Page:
By Erin Sherbert
By Howard Cole
By Erin Sherbert
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By Leif Haven
By Erin Sherbert
By Chris Roberts
By Kate Conger
John Philbrook was, by all accounts, very good at his job. A librarian at San Francisco's Main Library, he tutored immigrant children, helping them learn English and encouraging them to read. A popular mentor, Philbrook won numerous civic awards for his work with disadvantaged children. Parents sought out his help, and some fatherless children even adopted Philbrook as their "godfather."
But after a decade of distinguished service, Philbrook's career was devastated in 1996 when a 17-year-old boy accused the middle-aged, openly gay librarian of sexually molesting him.
Reports of the allegations against Philbrook hit the newspapers. He was summarily fired from the library, and had to post $50,000 bail after his arrest on two felony counts of child molestation.
In no time, he went from honored librarian to disgraced social pariah.
What Philbrook would like people to know now is that he has been exonerated of all charges. But the 50-year-old librarian is finding out how difficult it is to reclaim your good name.
Throughout two years of legal wrangling and pretrial hearings, Philbrook always maintained his innocence. Even when prosecutors offered to let him plead guilty to a reduced misdemeanor charge, Philbrook refused. He demanded a jury trial to prove his innocence.
Philbrook never got his trial, because the case never made it that far. Last summer, a superior court judge dismissed the charges against Philbrook for lack of evidence. Prosecutors were unable to make a case strong enough that Judge William Cahill would even allow it to go before a jury.
The dismissal last July cleared Philbrook of any wrongdoing, but vindication outside the court is proving harder to come by.
"I'm relieved, but I still feel violated," Philbrook says. Although the original allegations made headlines, neither daily newspaper has reported his exoneration in the eight months since the charges were dismissed.
More importantly, Philbrook would like to return to his job. "And I deserve a public apology from the library," he says. "I deserve justice."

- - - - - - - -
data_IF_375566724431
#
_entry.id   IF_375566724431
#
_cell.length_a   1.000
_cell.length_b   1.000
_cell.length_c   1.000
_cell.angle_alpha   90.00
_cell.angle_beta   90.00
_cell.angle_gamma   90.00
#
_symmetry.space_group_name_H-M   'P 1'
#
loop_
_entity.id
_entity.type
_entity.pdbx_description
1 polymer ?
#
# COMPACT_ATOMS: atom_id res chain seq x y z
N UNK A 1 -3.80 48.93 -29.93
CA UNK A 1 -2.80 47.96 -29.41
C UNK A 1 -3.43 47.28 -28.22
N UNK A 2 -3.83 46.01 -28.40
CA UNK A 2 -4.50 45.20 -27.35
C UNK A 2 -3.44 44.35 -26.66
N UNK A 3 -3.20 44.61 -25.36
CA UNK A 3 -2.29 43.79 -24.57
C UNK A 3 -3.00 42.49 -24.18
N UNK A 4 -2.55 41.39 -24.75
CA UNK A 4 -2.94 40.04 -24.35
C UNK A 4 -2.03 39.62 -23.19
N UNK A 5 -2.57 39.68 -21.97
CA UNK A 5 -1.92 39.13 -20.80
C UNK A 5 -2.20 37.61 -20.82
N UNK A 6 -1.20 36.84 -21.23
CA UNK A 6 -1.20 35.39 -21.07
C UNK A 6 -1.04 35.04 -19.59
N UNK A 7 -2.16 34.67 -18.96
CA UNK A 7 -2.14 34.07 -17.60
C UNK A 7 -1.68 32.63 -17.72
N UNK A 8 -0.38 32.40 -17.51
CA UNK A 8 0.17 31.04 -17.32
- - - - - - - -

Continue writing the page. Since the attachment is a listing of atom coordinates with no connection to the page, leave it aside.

But that doesn't appear likely. The library does not want him back.
Next month, a lawyer from the City Attorney's Office and a representative of Philbrook's union -- Service Employees International Union Local 790 -- will go before an independent arbitrator to argue whether he should be reinstated.
Despite the dismissed charges, library officials say their own investigation gives them pause in rehiring Philbrook, although they won't specify why. "The library's internal investigation had to do with other, complicated issues," says library spokesperson Marcia Schneider, who declined to elaborate further. "We wouldn't be in arbitration if there weren't differences between Mr. Philbrook's position and the library's."
Philbrook and his union maintain the library discriminated against him because he is gay by jumping the gun and firing him based on "innuendo, suppositions ... and fatally flawed bits and pieces of gossip." Philbrook likens his dismissal to a "witch hunt."
"They couldn't get me on my work, so they said, 'He's gay and works with children -- how obvious.' The library was exploiting stereotypes," Philbrook says. "I may be a middle-aged gay man, but I am not a pedophile. I am a middle-aged gay man who has been in a stable relationship for 12 years and I am a library professional."
Philbrook did fit a suspicious profile -- a man befriending and tutoring children at home, sometimes allowing them to spend the night -- says police investigator Patrick White, who checked out the allegations. "You see he's a very nice guy, but then you have suspicions. To me that's the tip," White says. "Behind closed doors, he can be someone else." But, White acknowledges, his interviews with numerous children Philbrook tutored unearthed no other charges of molestation.
Philbrook, and some fellow librarians, believe the molestation accusations provided the library a convenient way to get rid of him because he was openly critical of flaws in the library's plans to rebuild after the 1989 earthquake.
A petition drive organized by Philbrook garnered signatures from 33 staff members outlining their concerns that the celebrated architectural design for refurbishing the Main Library was not practical. His high-profile criticism, Philbrook argues, contributed to the library's decision to fire him.
"It sounds like a paranoid stretch, but there's too much fishy stuff about my case that doesn't make sense," Philbrook says. But library spokeswoman Schneider says Philbrook's dissension was not a factor in his termination.
"The library was taking responsible action in light of serious criminal allegations," Schneider says. "There were lots of librarians upset by the designs, and they still have their jobs. This had nothing to do with punishing a critic of the library."
But if criminal allegations were the sole basis for Philbrook's dismissal, they have since proven unsubstantiated. Philbrook's lawyers argued that the accusations came from a troubled teenager who had a pattern of lying to authorities at school and even the library, where he was employed shelving books part time. Judge Cahill, who would not comment on his decision, apparently bought those arguments and tossed the charges.
Besides tutoring youngsters, Philbrook ran a chess club for mostly immigrant children in the Tenderloin. There, he taught chess to a brother and sister of the teen who accused him of molestation, and Philbrook got to know the children's parents. When the father asked Philbrook to help his third child, who was having trouble in school, Philbrook was happy to oblige.